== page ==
The trial of two Chinese nationals of Uighur descent, who are accused of bombing a Hindu shrine in Thailand was postponed for lack of a translator. The attack that took place in August 2015 had killed 20 people and wounded more than 120.

The blast is believed to be one of the deadliest in the country in decades and the delay in the trial of the accused is the latest roadblock in a case that has shed little light on the attack.

The Erawan shrine, where the explosion took place, is located at the centre of Bangkok. It is dedicated to the Hindu god Brahma and is popular among Chinese and other tourists. The two defendants Mieraili Yusufu and Bilal Mohammed, also known as Adem Karadag, pleaded not guilty and recently at a pre-trial, broke down in tears saying they were mistreated by Thai authorities. Officials say at least 17 people were responsible for the blast but only two men are in custody and the motive of the attack still remains unclear.

Bilal Mohammed's lawyer has said the defendant had been tortured to admit he was the individual in the surveillance video planting the bomb. Thai police allegedly poured cold water into Mohammed's nose and threatened to send him back to China and also had a barking dog frighten him. The authorities, however, reject the charge of torture. "After investigating these claims, the court finds them to be false and the defendants will remain where they are since this is a case of national security," one of the three judges on the panel ruled.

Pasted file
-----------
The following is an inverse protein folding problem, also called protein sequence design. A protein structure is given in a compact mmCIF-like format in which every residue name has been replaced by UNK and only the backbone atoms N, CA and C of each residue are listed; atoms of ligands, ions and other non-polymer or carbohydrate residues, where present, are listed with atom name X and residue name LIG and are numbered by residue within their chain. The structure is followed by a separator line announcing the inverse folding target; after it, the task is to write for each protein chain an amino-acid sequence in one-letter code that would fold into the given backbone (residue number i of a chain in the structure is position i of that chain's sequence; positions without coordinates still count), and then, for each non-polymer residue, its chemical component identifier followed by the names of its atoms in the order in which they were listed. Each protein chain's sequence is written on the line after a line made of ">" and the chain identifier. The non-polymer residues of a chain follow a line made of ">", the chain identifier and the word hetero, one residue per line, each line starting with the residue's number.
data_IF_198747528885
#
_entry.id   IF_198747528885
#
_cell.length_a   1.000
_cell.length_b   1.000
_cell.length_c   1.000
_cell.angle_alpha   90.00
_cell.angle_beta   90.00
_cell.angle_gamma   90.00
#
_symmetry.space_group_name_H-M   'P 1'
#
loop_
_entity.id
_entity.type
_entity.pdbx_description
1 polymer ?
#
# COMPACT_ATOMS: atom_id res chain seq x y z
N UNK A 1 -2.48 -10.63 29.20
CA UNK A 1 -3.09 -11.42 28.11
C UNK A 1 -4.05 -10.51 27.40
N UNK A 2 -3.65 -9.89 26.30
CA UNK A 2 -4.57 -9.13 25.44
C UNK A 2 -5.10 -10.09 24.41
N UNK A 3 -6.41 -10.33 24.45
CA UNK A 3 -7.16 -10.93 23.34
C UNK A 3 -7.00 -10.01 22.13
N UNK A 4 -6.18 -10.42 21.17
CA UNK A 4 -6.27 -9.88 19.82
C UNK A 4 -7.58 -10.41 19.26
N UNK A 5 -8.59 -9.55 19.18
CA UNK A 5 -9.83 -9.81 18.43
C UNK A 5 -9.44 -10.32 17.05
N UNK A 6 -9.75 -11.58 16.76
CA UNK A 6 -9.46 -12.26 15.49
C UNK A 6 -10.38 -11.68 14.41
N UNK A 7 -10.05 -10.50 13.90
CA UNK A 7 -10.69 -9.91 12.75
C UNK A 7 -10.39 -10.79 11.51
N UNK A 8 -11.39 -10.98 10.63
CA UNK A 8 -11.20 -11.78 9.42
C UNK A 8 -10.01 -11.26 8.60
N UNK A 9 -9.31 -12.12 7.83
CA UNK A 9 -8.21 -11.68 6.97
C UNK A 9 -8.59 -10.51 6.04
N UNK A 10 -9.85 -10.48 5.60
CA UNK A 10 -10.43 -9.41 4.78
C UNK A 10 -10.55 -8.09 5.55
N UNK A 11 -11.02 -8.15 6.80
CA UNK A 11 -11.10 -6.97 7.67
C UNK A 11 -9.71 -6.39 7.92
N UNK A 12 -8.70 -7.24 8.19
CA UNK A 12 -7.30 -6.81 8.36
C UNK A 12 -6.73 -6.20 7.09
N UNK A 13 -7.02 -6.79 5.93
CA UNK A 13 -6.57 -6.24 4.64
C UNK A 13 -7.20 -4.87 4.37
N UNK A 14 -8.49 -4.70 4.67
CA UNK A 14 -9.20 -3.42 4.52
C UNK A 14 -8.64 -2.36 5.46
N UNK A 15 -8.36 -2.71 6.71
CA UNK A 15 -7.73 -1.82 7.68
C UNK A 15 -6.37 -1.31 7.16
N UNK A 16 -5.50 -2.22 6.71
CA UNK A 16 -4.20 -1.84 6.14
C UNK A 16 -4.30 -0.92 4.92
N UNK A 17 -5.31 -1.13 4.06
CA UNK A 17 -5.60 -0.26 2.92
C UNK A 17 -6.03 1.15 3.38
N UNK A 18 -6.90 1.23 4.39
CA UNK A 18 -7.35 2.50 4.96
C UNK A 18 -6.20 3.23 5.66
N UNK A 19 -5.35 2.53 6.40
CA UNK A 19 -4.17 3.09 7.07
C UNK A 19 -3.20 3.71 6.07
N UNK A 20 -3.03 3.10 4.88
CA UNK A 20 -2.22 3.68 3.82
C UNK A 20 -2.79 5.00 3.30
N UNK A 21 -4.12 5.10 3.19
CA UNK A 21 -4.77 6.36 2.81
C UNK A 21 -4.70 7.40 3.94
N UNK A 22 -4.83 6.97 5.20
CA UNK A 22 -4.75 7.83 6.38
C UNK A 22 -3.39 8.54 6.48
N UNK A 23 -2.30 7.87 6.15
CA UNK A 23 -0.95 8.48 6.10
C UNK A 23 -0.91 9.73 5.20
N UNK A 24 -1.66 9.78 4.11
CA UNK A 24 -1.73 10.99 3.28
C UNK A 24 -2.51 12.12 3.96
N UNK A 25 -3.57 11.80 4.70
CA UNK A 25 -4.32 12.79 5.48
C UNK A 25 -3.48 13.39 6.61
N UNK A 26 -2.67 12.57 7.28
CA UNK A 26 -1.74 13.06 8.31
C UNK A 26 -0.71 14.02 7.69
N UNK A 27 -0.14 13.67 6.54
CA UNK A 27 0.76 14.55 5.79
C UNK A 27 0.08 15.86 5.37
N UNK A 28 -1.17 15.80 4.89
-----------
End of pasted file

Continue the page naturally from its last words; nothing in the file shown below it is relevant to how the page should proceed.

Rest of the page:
Police say the case against the two Chinese nationals is based on CCTV footage, witnesses, DNA matching, physical evidence and their confessions. According to police, Yusufu detonated the bomb just a few minutes after Mohammed placed a backpack containing the device at the shrine.

Since the military came to power in May 2014, following a coup, Thailand's courts were strengthened to try civilians in national security cases. Since the defendants have been arrested in August and September 2015, they have been held at a military base.

The trial comes a few days after a series of explosions hit Thailand's resort areas, which killed four and injured 35 others.

Thailand Erawan Shrine
Military officers stand guard with their weapons before suspects of the 2015 blast at the Erawan Shrine, Yusufu Mieraili and Bilal Mohammed leave the military court in Bangkok, Thailand, on 23 August 2016 REUTERS/Chaiwat Subprasom